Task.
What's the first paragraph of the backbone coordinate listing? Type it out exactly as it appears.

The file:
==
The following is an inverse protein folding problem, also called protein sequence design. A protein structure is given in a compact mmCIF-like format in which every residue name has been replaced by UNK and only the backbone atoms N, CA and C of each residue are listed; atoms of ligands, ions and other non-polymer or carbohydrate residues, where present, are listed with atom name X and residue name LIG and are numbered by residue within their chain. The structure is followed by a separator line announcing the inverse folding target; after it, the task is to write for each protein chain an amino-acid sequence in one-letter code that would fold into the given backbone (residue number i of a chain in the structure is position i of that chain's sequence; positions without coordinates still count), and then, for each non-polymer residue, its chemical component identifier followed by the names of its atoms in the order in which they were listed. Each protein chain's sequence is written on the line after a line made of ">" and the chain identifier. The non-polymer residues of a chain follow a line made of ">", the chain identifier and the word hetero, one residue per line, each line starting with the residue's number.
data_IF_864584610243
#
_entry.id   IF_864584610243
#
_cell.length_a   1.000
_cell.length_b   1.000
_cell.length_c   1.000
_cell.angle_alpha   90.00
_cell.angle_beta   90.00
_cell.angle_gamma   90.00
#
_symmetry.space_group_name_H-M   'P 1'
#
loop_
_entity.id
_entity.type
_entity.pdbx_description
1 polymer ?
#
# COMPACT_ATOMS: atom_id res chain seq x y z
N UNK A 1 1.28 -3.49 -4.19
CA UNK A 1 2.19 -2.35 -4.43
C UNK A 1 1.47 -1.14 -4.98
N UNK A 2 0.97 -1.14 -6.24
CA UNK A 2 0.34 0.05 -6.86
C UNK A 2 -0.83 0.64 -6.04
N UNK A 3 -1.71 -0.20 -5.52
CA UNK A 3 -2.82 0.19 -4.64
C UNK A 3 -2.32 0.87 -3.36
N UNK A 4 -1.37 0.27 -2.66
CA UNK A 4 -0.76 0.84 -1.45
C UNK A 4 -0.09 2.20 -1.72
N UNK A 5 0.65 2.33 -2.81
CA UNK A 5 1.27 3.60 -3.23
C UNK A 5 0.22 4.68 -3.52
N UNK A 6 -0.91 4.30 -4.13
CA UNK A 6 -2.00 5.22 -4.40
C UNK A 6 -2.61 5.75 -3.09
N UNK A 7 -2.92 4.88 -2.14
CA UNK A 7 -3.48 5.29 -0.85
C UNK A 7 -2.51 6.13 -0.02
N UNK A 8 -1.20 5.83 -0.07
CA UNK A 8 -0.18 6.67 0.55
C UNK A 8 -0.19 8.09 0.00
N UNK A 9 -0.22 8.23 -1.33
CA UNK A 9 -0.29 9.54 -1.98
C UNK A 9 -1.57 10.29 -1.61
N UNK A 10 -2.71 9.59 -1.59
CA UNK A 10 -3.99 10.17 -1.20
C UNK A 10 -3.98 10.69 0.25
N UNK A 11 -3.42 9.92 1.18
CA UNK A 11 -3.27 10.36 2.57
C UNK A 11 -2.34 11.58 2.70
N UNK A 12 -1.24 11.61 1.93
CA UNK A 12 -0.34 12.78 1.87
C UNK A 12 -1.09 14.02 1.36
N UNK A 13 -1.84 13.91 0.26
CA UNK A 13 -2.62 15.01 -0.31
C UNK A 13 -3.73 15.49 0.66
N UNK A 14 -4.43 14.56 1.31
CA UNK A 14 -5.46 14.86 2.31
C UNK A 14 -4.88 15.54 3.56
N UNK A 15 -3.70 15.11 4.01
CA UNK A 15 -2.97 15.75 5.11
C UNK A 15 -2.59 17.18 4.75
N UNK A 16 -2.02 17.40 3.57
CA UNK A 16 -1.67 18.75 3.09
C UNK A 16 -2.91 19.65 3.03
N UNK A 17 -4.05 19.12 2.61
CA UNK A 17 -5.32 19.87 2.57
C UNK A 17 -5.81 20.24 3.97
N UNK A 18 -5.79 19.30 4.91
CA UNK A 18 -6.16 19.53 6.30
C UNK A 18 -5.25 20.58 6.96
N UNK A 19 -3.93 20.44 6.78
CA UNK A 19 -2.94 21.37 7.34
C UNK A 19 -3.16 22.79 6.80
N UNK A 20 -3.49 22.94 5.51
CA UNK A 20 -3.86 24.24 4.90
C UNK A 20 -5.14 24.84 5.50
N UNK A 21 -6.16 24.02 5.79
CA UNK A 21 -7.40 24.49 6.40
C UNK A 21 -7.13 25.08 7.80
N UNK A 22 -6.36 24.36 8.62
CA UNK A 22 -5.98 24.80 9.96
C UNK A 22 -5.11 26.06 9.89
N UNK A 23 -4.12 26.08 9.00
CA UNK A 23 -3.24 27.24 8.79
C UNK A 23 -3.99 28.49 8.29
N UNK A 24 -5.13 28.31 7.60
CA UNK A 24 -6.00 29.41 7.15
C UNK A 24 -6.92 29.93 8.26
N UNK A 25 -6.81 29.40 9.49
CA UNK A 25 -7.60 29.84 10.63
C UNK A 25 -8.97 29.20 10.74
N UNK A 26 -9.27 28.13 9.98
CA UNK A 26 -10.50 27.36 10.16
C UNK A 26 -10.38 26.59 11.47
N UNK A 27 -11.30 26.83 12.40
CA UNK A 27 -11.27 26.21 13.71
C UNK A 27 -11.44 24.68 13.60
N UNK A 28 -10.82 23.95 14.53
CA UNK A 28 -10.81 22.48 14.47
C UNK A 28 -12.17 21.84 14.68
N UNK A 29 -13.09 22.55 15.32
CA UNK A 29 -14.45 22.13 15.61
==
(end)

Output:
The following is an inverse protein folding problem, also called protein sequence design. A protein structure is given in a compact mmCIF-like format in which every residue name has been replaced by UNK and only the backbone atoms N, CA and C of each residue are listed; atoms of ligands, ions and other non-polymer or carbohydrate residues, where present, are listed with atom name X and residue name LIG and are numbered by residue within their chain. The structure is followed by a separator line announcing the inverse folding target; after it, the task is to write for each protein chain an amino-acid sequence in one-letter code that would fold into the given backbone (residue number i of a chain in the structure is position i of that chain's sequence; positions without coordinates still count), and then, for each non-polymer residue, its chemical component identifier followed by the names of its atoms in the order in which they were listed. Each protein chain's sequence is written on the line after a line made of ">" and the chain identifier. The non-polymer residues of a chain follow a line made of ">", the chain identifier and the word hetero, one residue per line, each line starting with the residue's number.